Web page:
Streaming, the wholesale allocation of children to groups on the basis of a fixed, single ability label, is making a big comeback, part of the retro traditionalism sweeping our education system, writes Melissa Benn at the Guardian.
“According to a recent study from the Institute of Education, one in six primary-age children within the UK is now streamed by the age of seven… Educationally speaking, this is pure disaster.”
Researching the recent history of UK schooling, I was fascinated to discover how much of the 1944 Education Act was based on the IQ work of educational psychologist Sir Cyril Burt, whose research was later discredited, writes Benn.
In the words of one skeptical civil servant of the time, Burt believed “that children were divided into three kinds. It was sort of Platonic. There were golden children, silver children and iron children.” Each was to be assigned to different institutions – grammar, secondary modern or the technical schools – according to these rigidly, unimaginative descriptors.
“We’ve come a long way since then – or have we? Certainly, all the current international evidence points powerfully in the opposite direction. The highest-performing and fairest school systems in the world delay specialization and setting – the grouping of children into different classes for different subjects – until much later in adolescence.”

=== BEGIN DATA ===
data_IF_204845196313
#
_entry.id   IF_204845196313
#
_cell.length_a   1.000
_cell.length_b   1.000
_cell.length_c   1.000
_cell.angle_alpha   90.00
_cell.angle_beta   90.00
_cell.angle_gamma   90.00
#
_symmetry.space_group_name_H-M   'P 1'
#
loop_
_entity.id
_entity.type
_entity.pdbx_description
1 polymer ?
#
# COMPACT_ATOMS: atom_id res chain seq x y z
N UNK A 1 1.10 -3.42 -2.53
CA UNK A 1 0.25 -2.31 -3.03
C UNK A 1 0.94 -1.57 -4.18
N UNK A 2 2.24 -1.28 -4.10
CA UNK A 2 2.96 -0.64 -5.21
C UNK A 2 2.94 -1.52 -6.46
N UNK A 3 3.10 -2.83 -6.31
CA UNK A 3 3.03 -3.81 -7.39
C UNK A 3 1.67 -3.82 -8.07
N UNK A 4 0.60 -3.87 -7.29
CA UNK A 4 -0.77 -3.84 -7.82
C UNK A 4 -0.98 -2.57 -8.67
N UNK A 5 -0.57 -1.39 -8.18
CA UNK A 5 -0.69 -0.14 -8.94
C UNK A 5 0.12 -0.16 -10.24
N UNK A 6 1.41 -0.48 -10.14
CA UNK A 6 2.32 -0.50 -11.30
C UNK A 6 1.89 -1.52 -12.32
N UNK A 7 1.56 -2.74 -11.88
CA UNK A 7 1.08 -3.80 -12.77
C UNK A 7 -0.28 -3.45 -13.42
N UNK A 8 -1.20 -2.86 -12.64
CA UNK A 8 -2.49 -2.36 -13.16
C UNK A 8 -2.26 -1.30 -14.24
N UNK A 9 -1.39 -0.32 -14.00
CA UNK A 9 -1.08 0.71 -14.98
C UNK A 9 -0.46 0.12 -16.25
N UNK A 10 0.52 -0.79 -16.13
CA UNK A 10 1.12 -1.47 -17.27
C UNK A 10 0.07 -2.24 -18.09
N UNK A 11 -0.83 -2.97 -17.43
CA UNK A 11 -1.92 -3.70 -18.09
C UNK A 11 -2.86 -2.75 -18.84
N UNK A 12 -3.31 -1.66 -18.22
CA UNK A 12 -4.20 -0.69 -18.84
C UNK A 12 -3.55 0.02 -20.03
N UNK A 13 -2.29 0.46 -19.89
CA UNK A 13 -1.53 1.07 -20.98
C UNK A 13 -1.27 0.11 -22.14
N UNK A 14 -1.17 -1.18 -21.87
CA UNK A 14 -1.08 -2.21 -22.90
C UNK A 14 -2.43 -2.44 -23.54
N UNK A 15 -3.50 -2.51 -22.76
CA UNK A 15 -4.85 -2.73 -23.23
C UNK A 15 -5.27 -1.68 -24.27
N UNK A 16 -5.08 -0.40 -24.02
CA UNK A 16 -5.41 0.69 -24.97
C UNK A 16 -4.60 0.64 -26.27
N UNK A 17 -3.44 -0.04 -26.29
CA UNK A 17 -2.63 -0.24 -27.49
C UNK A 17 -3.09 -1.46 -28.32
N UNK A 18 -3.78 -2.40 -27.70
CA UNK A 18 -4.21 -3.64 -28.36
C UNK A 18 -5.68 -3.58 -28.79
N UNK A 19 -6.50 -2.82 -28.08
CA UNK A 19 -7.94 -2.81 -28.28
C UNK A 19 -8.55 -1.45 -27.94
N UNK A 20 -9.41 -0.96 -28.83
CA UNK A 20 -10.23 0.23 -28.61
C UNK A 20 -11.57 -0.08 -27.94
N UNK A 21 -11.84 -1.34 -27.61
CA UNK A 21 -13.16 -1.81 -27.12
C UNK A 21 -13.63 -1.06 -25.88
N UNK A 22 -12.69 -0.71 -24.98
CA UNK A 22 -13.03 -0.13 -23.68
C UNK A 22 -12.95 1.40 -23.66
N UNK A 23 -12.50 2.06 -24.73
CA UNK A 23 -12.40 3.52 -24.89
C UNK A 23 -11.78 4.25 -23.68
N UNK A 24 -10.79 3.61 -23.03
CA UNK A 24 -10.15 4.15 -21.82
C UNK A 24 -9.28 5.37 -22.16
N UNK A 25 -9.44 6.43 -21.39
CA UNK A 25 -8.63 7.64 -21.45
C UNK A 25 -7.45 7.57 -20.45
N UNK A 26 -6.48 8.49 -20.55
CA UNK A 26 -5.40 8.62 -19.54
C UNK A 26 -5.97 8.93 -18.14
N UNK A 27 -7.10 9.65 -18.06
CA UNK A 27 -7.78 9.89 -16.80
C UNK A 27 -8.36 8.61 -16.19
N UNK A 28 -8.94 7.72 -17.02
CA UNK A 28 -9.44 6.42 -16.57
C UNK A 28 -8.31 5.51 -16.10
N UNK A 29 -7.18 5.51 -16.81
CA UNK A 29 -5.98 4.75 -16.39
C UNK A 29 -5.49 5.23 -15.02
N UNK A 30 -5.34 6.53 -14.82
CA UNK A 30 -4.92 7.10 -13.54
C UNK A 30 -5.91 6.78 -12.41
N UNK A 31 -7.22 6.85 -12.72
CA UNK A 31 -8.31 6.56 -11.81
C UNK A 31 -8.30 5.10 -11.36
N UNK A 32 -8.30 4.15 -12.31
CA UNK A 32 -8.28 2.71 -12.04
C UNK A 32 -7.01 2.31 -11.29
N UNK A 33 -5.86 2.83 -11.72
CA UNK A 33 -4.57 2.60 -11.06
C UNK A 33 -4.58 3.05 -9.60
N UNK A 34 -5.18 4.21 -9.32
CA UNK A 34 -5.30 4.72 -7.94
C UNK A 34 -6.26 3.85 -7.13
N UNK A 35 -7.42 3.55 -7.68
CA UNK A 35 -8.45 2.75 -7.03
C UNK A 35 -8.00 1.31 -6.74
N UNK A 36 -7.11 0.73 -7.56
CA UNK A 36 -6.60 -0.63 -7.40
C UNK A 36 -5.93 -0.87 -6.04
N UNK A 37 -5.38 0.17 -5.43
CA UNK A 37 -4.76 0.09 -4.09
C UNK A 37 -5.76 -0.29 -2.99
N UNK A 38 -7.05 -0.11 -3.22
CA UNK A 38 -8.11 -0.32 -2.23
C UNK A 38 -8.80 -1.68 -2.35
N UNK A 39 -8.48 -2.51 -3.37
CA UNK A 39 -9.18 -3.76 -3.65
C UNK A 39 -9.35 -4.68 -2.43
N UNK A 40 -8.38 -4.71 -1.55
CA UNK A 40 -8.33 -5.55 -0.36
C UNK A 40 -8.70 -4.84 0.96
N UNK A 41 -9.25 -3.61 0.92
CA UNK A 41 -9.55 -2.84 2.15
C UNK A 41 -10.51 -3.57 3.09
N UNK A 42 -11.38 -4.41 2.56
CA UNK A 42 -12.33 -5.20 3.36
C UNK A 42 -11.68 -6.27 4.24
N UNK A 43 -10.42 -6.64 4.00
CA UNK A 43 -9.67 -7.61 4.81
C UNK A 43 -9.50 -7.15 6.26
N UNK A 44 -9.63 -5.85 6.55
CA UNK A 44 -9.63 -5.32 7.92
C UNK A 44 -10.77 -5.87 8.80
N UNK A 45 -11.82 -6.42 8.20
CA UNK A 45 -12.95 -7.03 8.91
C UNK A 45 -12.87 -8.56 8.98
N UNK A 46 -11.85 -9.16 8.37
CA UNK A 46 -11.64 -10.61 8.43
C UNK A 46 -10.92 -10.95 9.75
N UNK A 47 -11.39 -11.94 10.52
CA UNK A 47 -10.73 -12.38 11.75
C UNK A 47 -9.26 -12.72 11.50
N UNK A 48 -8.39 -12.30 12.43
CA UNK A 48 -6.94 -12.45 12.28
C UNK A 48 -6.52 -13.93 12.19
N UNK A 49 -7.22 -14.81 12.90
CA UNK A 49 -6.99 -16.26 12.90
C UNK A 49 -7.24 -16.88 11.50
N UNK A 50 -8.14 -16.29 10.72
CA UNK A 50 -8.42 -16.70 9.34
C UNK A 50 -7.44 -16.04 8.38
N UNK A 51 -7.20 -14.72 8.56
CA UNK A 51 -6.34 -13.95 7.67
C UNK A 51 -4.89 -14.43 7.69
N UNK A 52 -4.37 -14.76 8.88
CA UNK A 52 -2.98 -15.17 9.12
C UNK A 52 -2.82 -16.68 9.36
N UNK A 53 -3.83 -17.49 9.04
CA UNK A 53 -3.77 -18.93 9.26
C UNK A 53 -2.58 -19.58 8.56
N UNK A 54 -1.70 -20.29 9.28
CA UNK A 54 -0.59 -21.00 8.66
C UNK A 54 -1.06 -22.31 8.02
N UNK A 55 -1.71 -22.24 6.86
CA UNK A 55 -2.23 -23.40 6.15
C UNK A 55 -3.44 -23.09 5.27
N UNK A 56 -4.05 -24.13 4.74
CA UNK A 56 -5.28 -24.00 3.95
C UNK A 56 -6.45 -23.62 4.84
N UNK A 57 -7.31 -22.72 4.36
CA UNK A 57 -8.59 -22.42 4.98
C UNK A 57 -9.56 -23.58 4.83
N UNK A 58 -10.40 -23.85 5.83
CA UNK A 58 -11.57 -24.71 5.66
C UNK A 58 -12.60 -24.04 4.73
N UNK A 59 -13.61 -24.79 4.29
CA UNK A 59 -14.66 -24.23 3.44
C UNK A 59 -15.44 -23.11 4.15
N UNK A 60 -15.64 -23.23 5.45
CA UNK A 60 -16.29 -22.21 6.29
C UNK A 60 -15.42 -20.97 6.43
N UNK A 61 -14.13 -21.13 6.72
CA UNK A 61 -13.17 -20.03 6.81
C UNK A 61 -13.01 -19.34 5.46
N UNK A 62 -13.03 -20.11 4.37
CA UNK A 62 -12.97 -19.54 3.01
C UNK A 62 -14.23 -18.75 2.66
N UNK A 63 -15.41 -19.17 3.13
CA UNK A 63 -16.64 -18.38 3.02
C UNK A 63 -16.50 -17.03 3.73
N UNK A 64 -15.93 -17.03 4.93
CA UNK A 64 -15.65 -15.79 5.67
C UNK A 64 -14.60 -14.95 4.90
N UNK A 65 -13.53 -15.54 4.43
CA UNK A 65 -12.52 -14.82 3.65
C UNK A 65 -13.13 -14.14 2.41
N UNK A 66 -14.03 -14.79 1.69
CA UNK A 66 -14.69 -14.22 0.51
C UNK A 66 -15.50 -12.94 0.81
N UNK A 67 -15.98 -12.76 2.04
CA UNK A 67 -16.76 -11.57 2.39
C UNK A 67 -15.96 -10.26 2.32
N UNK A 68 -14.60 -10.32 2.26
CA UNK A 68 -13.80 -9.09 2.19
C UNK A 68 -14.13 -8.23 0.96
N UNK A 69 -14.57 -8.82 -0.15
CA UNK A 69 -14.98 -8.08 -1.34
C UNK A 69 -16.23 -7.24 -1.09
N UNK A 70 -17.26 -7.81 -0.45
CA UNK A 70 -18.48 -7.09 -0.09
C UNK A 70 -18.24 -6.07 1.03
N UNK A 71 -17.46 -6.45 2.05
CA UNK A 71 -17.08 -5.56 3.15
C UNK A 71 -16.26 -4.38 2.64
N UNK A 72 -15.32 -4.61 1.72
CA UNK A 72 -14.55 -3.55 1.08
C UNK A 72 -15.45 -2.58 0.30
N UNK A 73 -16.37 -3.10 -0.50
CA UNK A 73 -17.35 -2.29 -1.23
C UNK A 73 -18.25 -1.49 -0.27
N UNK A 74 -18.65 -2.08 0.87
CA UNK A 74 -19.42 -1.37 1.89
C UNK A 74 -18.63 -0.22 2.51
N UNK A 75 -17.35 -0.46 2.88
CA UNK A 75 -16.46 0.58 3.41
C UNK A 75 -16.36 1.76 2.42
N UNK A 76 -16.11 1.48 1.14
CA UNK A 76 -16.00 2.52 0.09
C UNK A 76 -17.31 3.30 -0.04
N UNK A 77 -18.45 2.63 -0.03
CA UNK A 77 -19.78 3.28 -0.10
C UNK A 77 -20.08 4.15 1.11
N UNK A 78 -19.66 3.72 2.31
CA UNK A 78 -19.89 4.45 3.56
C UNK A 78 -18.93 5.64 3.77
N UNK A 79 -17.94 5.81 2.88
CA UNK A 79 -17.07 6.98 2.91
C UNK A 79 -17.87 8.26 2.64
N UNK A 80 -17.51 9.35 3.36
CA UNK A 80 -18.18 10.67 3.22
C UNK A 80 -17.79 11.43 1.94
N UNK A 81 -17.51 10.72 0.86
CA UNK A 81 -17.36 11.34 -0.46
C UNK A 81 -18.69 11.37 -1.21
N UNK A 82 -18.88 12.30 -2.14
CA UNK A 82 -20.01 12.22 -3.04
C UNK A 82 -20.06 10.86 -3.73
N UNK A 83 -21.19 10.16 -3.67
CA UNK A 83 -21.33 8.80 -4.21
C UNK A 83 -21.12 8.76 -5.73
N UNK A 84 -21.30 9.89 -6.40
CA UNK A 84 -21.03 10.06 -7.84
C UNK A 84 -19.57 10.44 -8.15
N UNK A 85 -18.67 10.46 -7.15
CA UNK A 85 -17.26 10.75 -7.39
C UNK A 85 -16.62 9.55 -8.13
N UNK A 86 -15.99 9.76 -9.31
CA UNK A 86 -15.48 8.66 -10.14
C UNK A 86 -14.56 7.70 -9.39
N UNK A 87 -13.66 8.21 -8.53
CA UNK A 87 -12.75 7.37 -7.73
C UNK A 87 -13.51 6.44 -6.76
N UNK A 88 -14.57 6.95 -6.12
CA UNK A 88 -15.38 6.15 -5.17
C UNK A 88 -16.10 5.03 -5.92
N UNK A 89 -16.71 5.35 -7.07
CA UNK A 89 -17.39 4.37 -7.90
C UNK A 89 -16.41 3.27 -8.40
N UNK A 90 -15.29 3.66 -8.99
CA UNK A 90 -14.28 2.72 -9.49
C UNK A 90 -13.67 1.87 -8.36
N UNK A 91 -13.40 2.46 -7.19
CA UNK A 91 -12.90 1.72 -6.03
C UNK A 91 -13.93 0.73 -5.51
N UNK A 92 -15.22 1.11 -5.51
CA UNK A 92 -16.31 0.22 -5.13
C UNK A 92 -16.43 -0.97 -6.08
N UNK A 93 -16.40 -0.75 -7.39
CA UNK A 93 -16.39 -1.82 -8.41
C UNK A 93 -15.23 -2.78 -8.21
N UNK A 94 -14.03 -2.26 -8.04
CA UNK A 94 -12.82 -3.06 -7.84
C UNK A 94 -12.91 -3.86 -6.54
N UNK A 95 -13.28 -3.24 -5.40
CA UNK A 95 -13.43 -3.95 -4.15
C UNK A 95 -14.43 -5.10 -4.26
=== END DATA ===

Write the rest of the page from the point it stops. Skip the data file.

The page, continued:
Academic Jo Boaler followed two groups of young adolescents in the mid-90s, one separated into rigid ability groups, the other taught in mixed-ability groupings. Not only did the mixed-ability students outperform those who had been put into separate groups in national examinations, but when Boaler tracked down a representative sample from both schools, she found the mixed-ability group had achieved more social mobility, in relation to their parents, than their streamed peers.
“Escaping early labeling had clearly expanded their sense of confidence into young adult life while those who had been streamed talked, famously, of “psychological prisons” from which they never escaped.”
Something vital is at stake, not just about the quality of learning in our schools, but the kind of school system, and society, we ultimately want to foster, Benn writes. For all its rhetoric about improving the education of poorer children, many of the coalition government’s reforms risk returning us to rigid, know-your-place, limiting hierarchies. Now, more than ever, we need to keep alive the theory and practice of rich, alternative visions.